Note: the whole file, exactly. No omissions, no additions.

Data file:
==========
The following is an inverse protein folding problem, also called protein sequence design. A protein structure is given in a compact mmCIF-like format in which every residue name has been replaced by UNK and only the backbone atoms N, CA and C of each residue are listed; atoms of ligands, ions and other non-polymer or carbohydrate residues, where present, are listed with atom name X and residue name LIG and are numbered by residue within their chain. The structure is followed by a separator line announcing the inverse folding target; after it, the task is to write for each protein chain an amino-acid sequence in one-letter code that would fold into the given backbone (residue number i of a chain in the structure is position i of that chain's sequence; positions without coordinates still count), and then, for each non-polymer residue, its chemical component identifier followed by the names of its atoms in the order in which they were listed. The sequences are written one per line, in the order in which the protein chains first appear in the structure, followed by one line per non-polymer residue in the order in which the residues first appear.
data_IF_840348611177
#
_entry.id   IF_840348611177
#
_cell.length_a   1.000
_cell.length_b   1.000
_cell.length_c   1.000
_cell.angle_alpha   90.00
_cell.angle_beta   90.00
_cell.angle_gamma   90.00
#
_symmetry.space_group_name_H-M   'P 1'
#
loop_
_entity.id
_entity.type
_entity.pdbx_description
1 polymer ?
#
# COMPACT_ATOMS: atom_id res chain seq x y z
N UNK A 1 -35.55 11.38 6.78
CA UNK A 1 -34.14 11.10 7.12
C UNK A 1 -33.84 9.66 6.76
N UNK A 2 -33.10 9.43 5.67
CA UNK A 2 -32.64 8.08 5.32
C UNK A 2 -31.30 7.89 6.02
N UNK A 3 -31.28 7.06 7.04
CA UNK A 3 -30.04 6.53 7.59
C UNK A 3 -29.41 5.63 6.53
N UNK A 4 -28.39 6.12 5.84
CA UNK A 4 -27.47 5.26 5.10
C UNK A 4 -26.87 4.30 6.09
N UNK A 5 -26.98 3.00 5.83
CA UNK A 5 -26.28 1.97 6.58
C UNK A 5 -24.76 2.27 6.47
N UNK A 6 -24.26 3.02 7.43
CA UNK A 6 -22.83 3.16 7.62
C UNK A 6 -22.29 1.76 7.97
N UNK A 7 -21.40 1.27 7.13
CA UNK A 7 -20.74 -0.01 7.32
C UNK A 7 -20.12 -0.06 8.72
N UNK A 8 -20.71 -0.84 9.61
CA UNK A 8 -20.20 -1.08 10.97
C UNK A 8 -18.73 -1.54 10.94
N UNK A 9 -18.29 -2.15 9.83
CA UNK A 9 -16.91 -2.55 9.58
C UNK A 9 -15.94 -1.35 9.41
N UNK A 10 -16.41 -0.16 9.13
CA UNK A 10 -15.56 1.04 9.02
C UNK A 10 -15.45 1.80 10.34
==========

The following is an inverse protein folding problem, also called protein sequence design. A protein structure is given in a compact mmCIF-like format in which every residue name has been replaced by UNK and only the backbone atoms N, CA and C of each residue are listed; atoms of ligands, ions and other non-polymer or carbohydrate residues, where present, are listed with atom name X and residue name LIG and are numbered by residue within their chain. The structure is followed by a separator line announcing the inverse folding target; after it, the task is to write for each protein chain an amino-acid sequence in one-letter code that would fold into the given backbone (residue number i of a chain in the structure is position i of that chain's sequence; positions without coordinates still count), and then, for each non-polymer residue, its chemical component identifier followed by the names of its atoms in the order in which they were listed. The sequences are written one per line, in the order in which the protein chains first appear in the structure, followed by one line per non-polymer residue in the order in which the residues first appear.
data_IF_840348611177
#
_entry.id   IF_840348611177
#
_cell.length_a   1.000
_cell.length_b   1.000
_cell.length_c   1.000
_cell.angle_alpha   90.00
_cell.angle_beta   90.00
_cell.angle_gamma   90.00
#
_symmetry.space_group_name_H-M   'P 1'
#
loop_
_entity.id
_entity.type
_entity.pdbx_description
1 polymer ?
#
# COMPACT_ATOMS: atom_id res chain seq x y z
N UNK A 1 -35.55 11.38 6.78
CA UNK A 1 -34.14 11.10 7.12
C UNK A 1 -33.84 9.66 6.76
N UNK A 2 -33.10 9.43 5.67
CA UNK A 2 -32.64 8.08 5.32
C UNK A 2 -31.30 7.89 6.02
N UNK A 3 -31.28 7.06 7.04
CA UNK A 3 -30.04 6.53 7.59
C UNK A 3 -29.41 5.63 6.53
N UNK A 4 -28.39 6.12 5.84
CA UNK A 4 -27.47 5.26 5.10
C UNK A 4 -26.87 4.30 6.09
N UNK A 5 -26.98 3.00 5.83
CA UNK A 5 -26.28 1.97 6.58
C UNK A 5 -24.76 2.27 6.47
N UNK A 6 -24.26 3.02 7.43
CA UNK A 6 -22.83 3.16 7.62
C UNK A 6 -22.29 1.76 7.97
N UNK A 7 -21.40 1.27 7.13
CA UNK A 7 -20.74 -0.01 7.32
C UNK A 7 -20.12 -0.06 8.72
N UNK A 8 -20.71 -0.84 9.61
CA UNK A 8 -20.20 -1.08 10.97
C UNK A 8 -18.73 -1.54 10.94
N UNK A 9 -18.29 -2.15 9.83
CA UNK A 9 -16.91 -2.55 9.58
C UNK A 9 -15.94 -1.35 9.41
N UNK A 10 -16.41 -0.16 9.13
CA UNK A 10 -15.56 1.04 9.02
C UNK A 10 -15.45 1.80 10.34